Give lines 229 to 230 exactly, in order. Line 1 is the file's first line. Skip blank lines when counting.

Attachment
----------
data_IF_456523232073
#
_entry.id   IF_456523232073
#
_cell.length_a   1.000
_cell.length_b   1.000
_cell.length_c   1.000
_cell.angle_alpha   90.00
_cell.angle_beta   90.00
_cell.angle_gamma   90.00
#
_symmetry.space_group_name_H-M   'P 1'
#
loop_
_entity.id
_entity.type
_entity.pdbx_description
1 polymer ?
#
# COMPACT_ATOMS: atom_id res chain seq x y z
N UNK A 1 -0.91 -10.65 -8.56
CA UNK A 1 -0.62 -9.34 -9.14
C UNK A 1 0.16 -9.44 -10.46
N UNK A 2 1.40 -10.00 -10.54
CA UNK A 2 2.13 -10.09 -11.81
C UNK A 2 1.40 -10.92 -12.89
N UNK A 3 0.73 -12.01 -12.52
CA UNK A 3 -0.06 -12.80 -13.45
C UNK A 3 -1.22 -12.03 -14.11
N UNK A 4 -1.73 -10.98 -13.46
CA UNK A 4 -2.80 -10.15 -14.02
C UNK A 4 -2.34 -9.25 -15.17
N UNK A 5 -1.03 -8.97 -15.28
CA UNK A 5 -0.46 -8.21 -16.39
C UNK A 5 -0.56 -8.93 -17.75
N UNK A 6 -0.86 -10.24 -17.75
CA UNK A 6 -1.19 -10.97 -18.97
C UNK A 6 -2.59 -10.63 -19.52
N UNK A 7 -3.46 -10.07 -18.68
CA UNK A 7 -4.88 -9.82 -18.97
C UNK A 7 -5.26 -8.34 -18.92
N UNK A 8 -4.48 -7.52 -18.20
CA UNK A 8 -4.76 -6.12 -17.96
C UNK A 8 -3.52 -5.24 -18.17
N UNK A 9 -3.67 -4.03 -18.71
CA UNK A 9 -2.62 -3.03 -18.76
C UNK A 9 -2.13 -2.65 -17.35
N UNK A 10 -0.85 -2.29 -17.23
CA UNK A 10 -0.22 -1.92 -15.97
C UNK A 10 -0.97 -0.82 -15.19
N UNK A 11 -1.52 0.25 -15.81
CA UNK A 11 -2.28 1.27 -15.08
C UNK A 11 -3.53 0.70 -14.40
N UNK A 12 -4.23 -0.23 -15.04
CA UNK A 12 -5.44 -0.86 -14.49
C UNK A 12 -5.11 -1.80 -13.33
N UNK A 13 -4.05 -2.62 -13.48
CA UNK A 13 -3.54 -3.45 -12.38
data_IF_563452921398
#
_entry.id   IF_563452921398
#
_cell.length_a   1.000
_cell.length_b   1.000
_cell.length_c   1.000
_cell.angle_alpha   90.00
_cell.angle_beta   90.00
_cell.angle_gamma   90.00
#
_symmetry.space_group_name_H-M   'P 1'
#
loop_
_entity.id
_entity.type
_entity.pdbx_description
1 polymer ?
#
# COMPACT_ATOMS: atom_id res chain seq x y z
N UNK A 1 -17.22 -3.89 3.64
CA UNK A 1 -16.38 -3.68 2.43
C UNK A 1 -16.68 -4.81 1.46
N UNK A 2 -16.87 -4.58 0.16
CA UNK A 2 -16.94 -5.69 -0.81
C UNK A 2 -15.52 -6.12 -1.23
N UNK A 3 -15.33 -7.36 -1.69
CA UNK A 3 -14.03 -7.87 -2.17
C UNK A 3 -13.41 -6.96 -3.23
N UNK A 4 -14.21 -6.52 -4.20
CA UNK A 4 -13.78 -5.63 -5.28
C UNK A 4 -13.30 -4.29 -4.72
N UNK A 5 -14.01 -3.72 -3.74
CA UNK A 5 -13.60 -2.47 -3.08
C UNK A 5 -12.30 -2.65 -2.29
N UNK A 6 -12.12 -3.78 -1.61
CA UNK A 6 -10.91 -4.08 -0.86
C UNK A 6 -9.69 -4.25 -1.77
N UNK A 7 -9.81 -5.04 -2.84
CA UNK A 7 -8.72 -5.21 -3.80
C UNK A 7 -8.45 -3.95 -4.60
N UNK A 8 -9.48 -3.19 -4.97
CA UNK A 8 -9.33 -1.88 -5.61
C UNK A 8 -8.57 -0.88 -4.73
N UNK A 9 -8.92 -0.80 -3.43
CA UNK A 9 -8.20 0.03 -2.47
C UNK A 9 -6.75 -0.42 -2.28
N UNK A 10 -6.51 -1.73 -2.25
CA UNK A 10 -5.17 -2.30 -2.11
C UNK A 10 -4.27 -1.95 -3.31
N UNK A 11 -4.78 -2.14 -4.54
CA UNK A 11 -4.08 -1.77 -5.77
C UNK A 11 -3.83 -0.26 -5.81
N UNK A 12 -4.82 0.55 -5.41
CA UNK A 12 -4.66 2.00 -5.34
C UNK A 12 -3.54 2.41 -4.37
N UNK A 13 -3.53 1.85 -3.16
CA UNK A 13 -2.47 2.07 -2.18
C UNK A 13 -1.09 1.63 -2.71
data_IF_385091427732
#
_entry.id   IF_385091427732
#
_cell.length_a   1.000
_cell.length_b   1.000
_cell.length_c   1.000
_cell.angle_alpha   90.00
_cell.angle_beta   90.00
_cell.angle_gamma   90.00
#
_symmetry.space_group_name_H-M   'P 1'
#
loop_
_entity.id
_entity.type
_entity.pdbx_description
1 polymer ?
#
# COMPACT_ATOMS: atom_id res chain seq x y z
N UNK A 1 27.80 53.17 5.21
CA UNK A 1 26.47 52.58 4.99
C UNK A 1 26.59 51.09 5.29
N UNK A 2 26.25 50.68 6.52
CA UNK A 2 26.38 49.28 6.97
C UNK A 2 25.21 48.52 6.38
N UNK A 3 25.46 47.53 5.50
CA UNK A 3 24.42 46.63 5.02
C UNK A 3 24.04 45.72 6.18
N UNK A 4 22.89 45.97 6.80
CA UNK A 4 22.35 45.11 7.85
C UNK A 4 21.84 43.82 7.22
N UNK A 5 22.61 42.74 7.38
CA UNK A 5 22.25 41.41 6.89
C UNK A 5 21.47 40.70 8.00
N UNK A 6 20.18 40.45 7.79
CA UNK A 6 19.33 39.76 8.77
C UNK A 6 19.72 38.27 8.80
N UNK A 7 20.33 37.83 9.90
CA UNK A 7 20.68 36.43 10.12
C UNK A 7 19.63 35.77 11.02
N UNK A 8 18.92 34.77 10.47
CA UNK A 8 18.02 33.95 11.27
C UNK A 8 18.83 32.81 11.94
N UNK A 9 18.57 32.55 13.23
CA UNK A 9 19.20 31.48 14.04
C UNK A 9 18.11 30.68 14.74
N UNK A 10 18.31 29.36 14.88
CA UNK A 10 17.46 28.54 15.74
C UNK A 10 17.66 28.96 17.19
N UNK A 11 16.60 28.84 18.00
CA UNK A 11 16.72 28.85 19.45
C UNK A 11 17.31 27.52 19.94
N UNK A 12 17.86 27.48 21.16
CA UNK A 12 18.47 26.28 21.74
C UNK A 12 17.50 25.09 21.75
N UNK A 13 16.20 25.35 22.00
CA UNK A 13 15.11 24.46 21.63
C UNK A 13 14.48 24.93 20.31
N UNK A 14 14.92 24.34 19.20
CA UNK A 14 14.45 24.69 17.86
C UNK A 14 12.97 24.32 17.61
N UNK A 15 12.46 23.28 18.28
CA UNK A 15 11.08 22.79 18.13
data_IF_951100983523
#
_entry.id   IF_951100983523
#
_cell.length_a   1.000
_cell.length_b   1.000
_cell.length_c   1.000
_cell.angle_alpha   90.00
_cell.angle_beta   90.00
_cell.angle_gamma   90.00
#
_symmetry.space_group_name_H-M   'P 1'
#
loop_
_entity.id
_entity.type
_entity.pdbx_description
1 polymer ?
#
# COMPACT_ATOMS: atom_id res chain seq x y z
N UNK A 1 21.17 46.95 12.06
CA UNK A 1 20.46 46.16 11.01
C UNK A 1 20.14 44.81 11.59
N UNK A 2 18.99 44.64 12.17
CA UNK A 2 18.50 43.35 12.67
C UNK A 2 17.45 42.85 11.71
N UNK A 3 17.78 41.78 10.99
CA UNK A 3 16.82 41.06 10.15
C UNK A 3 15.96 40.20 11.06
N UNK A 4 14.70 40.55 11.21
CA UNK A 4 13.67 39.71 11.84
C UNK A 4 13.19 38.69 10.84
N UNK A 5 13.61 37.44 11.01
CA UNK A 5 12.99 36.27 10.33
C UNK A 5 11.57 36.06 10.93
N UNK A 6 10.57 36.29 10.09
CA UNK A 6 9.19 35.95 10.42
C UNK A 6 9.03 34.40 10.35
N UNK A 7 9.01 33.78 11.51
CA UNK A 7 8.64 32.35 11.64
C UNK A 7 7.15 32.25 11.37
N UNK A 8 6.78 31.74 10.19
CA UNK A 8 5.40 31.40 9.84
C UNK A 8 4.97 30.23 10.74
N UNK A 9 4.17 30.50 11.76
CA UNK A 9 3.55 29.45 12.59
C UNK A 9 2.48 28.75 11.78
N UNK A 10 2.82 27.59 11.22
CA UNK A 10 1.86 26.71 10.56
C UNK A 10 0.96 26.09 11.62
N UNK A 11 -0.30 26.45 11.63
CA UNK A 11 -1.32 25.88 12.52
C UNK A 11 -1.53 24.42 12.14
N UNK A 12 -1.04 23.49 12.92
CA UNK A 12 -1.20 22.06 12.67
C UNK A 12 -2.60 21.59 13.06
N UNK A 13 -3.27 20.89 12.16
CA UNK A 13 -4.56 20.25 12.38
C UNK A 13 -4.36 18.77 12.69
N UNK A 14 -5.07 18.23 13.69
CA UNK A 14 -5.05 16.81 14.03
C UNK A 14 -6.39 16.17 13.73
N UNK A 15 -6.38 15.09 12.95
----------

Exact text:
N UNK A 10 2.82 27.59 11.22
CA UNK A 10 1.86 26.71 10.56